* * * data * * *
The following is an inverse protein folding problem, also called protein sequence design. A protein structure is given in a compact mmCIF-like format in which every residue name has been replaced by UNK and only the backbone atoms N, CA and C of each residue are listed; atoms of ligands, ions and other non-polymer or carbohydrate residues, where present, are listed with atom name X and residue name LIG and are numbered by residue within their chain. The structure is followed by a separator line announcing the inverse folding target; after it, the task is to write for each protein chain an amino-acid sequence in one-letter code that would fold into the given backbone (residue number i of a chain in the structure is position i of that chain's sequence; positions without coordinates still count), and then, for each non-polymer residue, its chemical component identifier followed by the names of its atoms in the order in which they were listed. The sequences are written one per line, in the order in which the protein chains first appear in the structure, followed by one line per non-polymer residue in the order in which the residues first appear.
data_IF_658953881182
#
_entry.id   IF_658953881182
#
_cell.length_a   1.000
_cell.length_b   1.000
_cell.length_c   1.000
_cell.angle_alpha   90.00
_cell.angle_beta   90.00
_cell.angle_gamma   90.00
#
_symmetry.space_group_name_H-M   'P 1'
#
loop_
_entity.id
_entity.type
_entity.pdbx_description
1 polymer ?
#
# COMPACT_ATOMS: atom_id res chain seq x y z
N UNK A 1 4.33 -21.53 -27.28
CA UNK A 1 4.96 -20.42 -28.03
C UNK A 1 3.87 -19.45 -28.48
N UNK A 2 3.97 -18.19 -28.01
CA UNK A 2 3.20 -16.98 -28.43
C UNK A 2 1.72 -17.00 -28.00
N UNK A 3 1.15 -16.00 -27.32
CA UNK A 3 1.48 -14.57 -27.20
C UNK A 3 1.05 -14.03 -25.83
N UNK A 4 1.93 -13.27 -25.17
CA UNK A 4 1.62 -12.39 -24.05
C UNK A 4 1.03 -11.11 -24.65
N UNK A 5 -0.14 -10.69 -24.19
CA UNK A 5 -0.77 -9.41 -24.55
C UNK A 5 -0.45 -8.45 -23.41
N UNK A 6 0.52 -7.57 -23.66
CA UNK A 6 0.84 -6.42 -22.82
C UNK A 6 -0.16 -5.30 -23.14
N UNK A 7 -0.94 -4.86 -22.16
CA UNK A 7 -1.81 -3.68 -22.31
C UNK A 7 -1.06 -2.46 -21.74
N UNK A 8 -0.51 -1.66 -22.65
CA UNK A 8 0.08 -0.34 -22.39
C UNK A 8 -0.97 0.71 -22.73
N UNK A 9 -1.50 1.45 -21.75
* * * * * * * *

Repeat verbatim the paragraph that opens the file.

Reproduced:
The following is an inverse protein folding problem, also called protein sequence design. A protein structure is given in a compact mmCIF-like format in which every residue name has been replaced by UNK and only the backbone atoms N, CA and C of each residue are listed; atoms of ligands, ions and other non-polymer or carbohydrate residues, where present, are listed with atom name X and residue name LIG and are numbered by residue within their chain. The structure is followed by a separator line announcing the inverse folding target; after it, the task is to write for each protein chain an amino-acid sequence in one-letter code that would fold into the given backbone (residue number i of a chain in the structure is position i of that chain's sequence; positions without coordinates still count), and then, for each non-polymer residue, its chemical component identifier followed by the names of its atoms in the order in which they were listed. The sequences are written one per line, in the order in which the protein chains first appear in the structure, followed by one line per non-polymer residue in the order in which the residues first appear.